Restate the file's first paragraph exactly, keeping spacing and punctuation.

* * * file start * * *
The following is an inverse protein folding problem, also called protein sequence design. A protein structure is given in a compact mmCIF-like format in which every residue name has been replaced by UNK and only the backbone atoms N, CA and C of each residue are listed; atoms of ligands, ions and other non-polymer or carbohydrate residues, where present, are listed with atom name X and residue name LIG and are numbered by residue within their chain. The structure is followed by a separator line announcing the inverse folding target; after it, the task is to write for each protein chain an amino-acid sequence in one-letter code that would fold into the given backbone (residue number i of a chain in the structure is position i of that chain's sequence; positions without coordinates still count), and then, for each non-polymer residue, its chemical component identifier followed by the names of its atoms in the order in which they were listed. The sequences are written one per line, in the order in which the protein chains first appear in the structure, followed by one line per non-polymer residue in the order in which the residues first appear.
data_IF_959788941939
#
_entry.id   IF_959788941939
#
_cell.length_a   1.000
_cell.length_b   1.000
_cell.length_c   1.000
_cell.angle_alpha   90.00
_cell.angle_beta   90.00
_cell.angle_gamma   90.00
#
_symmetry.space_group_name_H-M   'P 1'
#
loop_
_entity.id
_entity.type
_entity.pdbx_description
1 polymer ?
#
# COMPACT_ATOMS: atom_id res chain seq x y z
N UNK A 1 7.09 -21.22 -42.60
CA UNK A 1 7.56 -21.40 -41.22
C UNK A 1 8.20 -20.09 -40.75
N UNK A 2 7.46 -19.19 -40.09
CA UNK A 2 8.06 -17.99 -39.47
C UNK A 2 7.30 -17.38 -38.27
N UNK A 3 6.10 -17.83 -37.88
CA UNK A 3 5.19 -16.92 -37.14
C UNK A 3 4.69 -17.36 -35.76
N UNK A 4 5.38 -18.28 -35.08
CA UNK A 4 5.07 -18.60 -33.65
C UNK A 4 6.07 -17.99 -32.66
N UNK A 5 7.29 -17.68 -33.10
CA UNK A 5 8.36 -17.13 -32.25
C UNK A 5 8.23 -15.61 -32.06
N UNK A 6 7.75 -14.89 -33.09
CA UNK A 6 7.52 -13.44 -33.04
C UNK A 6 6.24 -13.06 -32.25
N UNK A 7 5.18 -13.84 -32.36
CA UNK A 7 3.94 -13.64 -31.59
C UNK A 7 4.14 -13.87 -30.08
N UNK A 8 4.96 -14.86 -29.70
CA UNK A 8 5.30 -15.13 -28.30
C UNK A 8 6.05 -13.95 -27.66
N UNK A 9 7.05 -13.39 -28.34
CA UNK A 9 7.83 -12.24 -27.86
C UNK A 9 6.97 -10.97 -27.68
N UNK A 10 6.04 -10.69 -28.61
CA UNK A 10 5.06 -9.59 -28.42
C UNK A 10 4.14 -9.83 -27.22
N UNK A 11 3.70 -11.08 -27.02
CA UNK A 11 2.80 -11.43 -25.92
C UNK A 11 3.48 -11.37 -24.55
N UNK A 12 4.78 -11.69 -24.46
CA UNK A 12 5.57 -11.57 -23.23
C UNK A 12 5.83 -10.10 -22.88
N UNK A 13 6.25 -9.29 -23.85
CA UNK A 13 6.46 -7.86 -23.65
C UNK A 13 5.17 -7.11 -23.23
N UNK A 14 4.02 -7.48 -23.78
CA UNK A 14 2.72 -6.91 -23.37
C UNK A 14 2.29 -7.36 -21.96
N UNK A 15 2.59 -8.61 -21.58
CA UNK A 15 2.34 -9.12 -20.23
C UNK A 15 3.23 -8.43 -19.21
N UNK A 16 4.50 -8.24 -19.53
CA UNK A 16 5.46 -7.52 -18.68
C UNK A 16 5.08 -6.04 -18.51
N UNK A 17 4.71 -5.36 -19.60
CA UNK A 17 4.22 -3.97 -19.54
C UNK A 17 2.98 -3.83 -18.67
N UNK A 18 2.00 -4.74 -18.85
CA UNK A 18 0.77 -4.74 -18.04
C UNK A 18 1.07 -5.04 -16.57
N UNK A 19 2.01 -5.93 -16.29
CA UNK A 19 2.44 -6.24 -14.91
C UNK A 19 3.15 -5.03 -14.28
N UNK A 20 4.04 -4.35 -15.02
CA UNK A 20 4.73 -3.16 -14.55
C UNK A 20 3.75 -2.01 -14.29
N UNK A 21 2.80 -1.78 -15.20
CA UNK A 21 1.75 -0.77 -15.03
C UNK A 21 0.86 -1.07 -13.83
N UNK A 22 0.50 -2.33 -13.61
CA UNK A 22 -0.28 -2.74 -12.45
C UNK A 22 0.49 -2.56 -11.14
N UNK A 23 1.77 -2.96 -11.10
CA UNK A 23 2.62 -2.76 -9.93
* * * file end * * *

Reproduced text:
The following is an inverse protein folding problem, also called protein sequence design. A protein structure is given in a compact mmCIF-like format in which every residue name has been replaced by UNK and only the backbone atoms N, CA and C of each residue are listed; atoms of ligands, ions and other non-polymer or carbohydrate residues, where present, are listed with atom name X and residue name LIG and are numbered by residue within their chain. The structure is followed by a separator line announcing the inverse folding target; after it, the task is to write for each protein chain an amino-acid sequence in one-letter code that would fold into the given backbone (residue number i of a chain in the structure is position i of that chain's sequence; positions without coordinates still count), and then, for each non-polymer residue, its chemical component identifier followed by the names of its atoms in the order in which they were listed. The sequences are written one per line, in the order in which the protein chains first appear in the structure, followed by one line per non-polymer residue in the order in which the residues first appear.